Sam: We have a one year-old border collie x poodle. How do we stop her from jumping up on us all the time?
Cesar: Hi Sam. This is the something I talk about in my upcoming tour. Basically, this is a perfect reason I suggest no touch, no talk, and no eye contact when you meet a dog for the first time, or when you reunite with your own dog (such as when you come home from work). What your dog will learn from this ritual is that every time you reunite as a pack or a family, what you want from him is to greet you with distance in a calm way.
Dianne: I have a 10 year old doberman that goes crazy when there is a storm or fireworks go off. He tries to get under furniture or into cupboards how can I make it less stressful for him.
Cesar: This is a very common question, especially in the Midwest of the United States. We have been very successful with our suggestions and we are going to begin by reminding people who have this kind of scenarios to think of yourself as a paramedic. In this moment you are not a dog owner. This way you remove emotions. People feel bad when their dogs feel bad, which doesn’t help because there are too many negative energies in the room. Instead, be calm and rub some lavender oil in your hands. This calms you and eventually you can start giving direction to your dog. You can redirect its energy and help the mind move forward by putting the dog on a treadmill, putting a backpack on the dog, or putting the dog in water in the bathtub.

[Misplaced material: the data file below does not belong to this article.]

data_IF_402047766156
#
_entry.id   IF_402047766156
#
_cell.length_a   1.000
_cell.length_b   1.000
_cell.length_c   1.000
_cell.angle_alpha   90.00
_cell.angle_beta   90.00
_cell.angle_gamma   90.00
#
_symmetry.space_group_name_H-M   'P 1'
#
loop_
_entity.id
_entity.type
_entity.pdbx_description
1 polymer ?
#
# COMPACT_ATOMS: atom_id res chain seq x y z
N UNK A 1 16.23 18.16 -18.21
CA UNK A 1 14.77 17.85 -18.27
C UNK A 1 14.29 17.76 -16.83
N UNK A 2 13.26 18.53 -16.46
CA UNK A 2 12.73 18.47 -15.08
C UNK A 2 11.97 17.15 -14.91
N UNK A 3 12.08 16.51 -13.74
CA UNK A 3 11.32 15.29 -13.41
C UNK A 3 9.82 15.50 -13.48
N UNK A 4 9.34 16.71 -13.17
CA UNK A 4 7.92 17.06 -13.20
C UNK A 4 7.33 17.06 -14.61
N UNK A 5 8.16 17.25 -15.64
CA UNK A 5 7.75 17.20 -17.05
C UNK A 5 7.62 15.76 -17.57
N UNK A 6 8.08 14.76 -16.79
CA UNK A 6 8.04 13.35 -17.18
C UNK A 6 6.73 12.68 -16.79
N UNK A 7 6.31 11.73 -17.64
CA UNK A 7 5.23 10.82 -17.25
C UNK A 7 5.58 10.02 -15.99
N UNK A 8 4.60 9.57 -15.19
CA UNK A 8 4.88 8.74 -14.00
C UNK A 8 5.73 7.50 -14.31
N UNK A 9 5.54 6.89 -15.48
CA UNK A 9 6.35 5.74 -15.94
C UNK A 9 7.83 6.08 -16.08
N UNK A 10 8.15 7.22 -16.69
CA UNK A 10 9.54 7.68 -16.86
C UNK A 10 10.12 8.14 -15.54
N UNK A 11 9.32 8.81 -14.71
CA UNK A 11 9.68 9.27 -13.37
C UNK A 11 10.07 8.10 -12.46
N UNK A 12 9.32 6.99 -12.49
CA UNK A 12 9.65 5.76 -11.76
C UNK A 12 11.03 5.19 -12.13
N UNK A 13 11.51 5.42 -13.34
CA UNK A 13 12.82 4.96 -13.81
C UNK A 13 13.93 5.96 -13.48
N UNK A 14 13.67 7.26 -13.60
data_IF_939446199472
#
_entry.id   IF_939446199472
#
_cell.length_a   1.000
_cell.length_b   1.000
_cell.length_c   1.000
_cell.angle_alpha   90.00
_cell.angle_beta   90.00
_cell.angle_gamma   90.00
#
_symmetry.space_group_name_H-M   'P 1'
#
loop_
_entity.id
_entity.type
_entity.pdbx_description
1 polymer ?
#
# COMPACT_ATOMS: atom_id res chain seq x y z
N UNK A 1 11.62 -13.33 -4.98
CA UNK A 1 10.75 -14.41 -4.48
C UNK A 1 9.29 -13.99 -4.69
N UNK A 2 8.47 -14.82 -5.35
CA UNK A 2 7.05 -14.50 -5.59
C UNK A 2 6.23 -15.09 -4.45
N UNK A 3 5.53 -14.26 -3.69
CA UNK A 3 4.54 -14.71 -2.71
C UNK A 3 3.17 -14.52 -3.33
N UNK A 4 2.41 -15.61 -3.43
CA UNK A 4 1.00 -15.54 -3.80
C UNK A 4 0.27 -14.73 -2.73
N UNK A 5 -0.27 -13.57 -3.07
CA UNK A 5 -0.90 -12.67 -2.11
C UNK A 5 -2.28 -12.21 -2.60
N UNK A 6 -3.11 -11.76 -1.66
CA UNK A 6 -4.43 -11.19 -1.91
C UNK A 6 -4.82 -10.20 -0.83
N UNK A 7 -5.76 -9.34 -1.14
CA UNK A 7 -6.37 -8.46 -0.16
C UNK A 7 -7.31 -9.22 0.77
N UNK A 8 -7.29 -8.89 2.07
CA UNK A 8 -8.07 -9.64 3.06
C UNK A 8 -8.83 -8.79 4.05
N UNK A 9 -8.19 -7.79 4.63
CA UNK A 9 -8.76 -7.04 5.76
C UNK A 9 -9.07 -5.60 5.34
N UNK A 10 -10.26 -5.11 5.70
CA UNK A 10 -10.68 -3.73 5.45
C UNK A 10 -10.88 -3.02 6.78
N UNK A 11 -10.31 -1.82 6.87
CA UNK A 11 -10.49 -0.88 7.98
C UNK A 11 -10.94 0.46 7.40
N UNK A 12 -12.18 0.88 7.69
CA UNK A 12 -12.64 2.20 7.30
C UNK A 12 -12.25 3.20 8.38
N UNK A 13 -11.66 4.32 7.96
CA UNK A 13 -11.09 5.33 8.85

Ben: My boston terrier loves to dig in the garden, how can we make him stop. Also he is a big dog but scared of everything. How can we make him more assertive?
Cesar: Digging comes from two possible reasons: 1) curiosity, and the smells and sounds underground that we don’t ourselves see or hear, and 2) being bored.
The first reason can be redirected by practicing search and rescue activities such as hiding objects that he likes, hiding humans that he trusts (hide-and-seek).
The second reason can be addressed by increasing physical challenges.
Kerryn: Hi Cesar – I have a three year-old male American Staffy who is great at home. He is very friendly and playful but when I take him for walks and he sees another dog, he goes into some sort of zone and doesn’t respond to anything I say. I am stern with him but all he is interested in is getting to the other dog. He will growl at the other dog. How do I get him to focus on me and not worry about the other dogs? I walk him with a correction collar and apply the correction to get his attention but it doesn’t work. Thank you.